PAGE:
When did duct tape become an art form?
There once was a girl with a duct-tape dress. She had a matching duct-tape hat.
She sat in a duct-tape chair by her duct-tape rug. She had duct-tape flowers in her hair and duct-tape shoes on her feet and carried a duct-tape wallet in her duct-tape purse.
Fairy tale? No, it’s all too real. Just check Pinterest.
We have a shopping bag full of the stuff — and many, many projects to show for it.
We have duct-tape wallets, purses, hats, bracelets, headbands and some frankly unidentifiable objects known only to my daughter’s imagination. And I’m pretty sure our Halloween costumes this week will involve duct tape.
The sticky, shiny tape, used for decades on actual duct work, is the hottest craft craze for the tween set. If you have a 10-year-old daughter, odds are you have rolls of colorful duct tape in your house.
I am the first to say these creations are pretty darn cute — and useful. My (nonduct-tape) purse contains, at this moment, a duct-tape wallet for my extra credit cards and frequent customer cards at Auntie Anne’s and Cafe Kopi, a duct-tape cellphone holder and a duct-tape pouch that holds my receipts and random papers. (My daughter understands my organizational challenges.)
My black cellphone is tough to find in the nether regions of my purse, so my daughter decorated the back with brightly striped duct tape. Problem solved.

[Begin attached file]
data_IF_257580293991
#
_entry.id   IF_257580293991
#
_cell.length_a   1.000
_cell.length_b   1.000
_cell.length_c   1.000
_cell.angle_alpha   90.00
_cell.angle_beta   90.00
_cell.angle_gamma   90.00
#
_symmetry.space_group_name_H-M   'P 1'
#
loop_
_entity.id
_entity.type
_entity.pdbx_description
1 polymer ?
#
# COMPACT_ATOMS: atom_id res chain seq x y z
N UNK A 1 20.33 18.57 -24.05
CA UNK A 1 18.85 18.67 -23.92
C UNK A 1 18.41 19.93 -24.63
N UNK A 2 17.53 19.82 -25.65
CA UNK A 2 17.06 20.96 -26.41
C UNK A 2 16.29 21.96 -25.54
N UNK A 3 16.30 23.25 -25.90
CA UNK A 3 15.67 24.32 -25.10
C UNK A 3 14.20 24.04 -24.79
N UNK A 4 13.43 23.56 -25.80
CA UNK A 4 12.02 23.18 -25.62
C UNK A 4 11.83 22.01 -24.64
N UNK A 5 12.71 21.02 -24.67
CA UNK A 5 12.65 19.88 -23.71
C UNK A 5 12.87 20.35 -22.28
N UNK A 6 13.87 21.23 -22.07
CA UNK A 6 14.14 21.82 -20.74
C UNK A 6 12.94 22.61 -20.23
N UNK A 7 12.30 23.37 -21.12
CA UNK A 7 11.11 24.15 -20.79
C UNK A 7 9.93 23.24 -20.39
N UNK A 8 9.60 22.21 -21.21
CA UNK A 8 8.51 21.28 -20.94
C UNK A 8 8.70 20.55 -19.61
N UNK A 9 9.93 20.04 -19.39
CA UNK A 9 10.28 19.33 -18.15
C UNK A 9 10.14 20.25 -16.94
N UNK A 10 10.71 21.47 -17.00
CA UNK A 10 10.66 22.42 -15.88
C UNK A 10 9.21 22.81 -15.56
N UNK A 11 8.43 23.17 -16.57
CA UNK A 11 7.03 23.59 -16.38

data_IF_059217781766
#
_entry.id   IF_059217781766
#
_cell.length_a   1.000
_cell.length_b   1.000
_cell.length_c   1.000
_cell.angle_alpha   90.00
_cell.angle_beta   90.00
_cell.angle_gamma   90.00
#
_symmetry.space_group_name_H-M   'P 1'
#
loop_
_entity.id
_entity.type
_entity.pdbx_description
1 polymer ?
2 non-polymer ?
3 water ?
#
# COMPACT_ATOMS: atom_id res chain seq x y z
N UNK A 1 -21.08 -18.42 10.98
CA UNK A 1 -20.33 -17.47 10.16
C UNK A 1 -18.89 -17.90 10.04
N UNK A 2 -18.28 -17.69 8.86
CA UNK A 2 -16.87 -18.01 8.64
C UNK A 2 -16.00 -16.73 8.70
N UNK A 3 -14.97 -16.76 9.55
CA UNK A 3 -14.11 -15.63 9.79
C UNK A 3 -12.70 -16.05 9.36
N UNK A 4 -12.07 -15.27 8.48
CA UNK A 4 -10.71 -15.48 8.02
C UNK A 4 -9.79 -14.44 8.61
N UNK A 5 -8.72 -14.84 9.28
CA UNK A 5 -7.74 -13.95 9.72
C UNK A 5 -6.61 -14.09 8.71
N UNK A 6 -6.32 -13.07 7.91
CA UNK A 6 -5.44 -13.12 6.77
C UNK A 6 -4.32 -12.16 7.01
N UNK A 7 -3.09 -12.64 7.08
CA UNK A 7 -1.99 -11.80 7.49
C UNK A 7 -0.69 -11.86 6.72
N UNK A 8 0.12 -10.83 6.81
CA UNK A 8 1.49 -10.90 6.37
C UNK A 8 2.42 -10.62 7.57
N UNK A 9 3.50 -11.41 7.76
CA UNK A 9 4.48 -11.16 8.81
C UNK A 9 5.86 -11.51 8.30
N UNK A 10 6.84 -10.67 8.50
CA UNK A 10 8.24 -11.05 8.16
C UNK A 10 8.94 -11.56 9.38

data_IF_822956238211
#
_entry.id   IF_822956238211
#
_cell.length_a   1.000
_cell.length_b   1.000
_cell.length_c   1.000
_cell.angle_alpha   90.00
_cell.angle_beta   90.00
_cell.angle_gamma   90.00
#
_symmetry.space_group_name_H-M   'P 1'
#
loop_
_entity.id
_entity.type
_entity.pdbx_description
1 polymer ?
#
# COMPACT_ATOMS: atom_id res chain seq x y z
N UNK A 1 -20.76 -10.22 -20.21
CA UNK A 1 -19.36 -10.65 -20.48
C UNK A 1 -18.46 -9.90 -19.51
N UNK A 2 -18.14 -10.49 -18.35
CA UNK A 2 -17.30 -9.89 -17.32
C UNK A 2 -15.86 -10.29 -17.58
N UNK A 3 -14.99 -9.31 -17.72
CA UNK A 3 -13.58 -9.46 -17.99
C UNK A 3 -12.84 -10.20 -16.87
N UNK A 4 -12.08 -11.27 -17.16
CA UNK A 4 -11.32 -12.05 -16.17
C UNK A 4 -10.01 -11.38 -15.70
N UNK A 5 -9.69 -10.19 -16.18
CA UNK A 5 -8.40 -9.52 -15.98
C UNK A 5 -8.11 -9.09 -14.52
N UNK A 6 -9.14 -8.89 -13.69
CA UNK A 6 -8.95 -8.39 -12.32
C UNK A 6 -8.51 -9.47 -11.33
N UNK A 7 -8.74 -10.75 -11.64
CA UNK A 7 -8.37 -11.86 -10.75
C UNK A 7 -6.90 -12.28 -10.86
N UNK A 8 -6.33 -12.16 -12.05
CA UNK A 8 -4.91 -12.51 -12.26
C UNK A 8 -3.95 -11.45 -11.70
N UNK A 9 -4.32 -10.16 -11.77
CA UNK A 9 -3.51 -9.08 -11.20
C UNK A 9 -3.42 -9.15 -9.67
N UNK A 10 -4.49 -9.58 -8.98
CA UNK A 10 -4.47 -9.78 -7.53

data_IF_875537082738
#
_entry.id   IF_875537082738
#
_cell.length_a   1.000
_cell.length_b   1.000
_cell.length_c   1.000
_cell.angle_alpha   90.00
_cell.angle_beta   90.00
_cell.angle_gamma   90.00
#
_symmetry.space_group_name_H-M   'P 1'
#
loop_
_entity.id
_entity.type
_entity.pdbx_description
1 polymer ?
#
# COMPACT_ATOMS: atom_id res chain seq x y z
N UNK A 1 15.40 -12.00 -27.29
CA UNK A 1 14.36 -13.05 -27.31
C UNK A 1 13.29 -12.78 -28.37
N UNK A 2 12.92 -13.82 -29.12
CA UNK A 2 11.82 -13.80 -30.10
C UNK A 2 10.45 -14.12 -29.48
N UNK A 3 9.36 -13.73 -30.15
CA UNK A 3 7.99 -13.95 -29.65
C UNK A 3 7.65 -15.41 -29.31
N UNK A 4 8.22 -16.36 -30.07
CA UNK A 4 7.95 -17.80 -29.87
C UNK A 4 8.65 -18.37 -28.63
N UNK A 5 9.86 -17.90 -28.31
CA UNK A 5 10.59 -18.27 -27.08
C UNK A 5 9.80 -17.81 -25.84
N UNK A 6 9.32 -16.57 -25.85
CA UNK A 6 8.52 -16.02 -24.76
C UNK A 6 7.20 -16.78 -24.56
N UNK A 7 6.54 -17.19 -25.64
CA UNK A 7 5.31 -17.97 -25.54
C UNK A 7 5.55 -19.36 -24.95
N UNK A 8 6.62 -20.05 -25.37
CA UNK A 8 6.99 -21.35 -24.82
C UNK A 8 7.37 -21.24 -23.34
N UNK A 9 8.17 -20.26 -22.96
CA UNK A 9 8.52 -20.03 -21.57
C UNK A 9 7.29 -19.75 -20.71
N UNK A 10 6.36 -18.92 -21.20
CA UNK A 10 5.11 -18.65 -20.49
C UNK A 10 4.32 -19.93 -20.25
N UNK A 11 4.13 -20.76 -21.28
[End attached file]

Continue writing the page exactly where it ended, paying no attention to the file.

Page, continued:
When we broke the orange caution flag on a brand-new bike, she ran to get her fluorescent orange duct tape to fix it.
You can fashion it into earrings, belts, flowers, ties, wreaths, rugs, Christmas trees, jewelry, hammocks (!) and, yes, costumes for Halloween. There’s even a “Duct Tape Bullet Bandolier Belt and Utility Vest!”
My son’s classmate has become so accomplished in duct-tape art that she’s thinking of opening her own duct-tape website. In eighth grade.
My daughter and her friends tried selling their wares at a recent garage sale (a kindly neighbor bought a few things). They asked later if we could set up shop in front of our house every Saturday. Other than city permit issues (is this like a lemonade stand?), I suggested they might want to perfect their craft a bit first.